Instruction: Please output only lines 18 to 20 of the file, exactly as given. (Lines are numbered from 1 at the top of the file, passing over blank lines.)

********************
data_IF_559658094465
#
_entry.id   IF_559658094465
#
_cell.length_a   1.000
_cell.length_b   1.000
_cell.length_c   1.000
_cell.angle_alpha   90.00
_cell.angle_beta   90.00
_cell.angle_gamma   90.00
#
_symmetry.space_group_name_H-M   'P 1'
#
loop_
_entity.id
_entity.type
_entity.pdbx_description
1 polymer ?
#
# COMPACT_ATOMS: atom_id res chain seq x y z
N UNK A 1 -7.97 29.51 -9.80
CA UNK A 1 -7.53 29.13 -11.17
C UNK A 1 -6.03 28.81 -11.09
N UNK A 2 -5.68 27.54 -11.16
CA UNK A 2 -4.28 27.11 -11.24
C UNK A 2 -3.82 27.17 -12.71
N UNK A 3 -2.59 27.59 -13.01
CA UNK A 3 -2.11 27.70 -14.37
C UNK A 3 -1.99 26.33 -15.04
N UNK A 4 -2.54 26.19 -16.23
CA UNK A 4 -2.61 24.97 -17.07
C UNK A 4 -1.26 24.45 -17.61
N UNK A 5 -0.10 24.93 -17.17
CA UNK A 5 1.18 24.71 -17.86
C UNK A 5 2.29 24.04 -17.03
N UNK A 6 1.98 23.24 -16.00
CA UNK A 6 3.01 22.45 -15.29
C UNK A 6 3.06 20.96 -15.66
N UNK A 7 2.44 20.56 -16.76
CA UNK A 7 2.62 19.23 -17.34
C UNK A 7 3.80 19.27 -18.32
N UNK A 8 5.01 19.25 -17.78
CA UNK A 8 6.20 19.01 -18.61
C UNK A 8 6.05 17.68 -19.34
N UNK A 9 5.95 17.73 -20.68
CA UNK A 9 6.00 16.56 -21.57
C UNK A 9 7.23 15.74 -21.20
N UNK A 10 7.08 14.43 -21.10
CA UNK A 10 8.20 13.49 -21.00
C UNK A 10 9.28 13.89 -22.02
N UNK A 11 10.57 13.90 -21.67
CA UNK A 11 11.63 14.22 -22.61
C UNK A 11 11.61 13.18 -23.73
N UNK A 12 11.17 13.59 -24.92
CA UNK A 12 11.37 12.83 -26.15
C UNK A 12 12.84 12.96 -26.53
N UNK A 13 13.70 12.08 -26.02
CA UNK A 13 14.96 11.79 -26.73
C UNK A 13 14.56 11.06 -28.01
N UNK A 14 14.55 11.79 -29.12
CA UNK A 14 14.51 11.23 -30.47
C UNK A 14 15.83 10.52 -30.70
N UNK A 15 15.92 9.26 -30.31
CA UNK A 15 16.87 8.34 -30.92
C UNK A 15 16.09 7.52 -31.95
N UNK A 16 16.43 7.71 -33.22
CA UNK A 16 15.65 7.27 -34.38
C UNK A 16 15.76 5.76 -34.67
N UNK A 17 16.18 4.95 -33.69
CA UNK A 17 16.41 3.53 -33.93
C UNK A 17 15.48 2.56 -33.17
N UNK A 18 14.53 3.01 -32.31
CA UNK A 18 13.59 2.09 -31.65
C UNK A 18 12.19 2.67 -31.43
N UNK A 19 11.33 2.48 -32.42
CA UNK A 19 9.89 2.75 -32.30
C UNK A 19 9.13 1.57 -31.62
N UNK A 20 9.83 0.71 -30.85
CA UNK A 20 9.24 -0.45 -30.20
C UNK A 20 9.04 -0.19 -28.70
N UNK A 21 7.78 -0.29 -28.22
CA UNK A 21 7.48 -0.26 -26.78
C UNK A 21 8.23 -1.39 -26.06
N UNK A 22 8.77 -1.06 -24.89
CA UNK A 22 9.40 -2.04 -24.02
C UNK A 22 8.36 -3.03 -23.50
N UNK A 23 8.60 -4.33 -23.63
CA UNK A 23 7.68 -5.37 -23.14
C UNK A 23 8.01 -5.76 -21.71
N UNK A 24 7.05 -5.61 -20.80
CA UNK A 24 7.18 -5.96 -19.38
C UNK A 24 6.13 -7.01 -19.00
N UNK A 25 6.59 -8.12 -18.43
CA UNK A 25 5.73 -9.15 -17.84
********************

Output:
1 polymer ?
#
# COMPACT_ATOMS: atom_id res chain seq x y z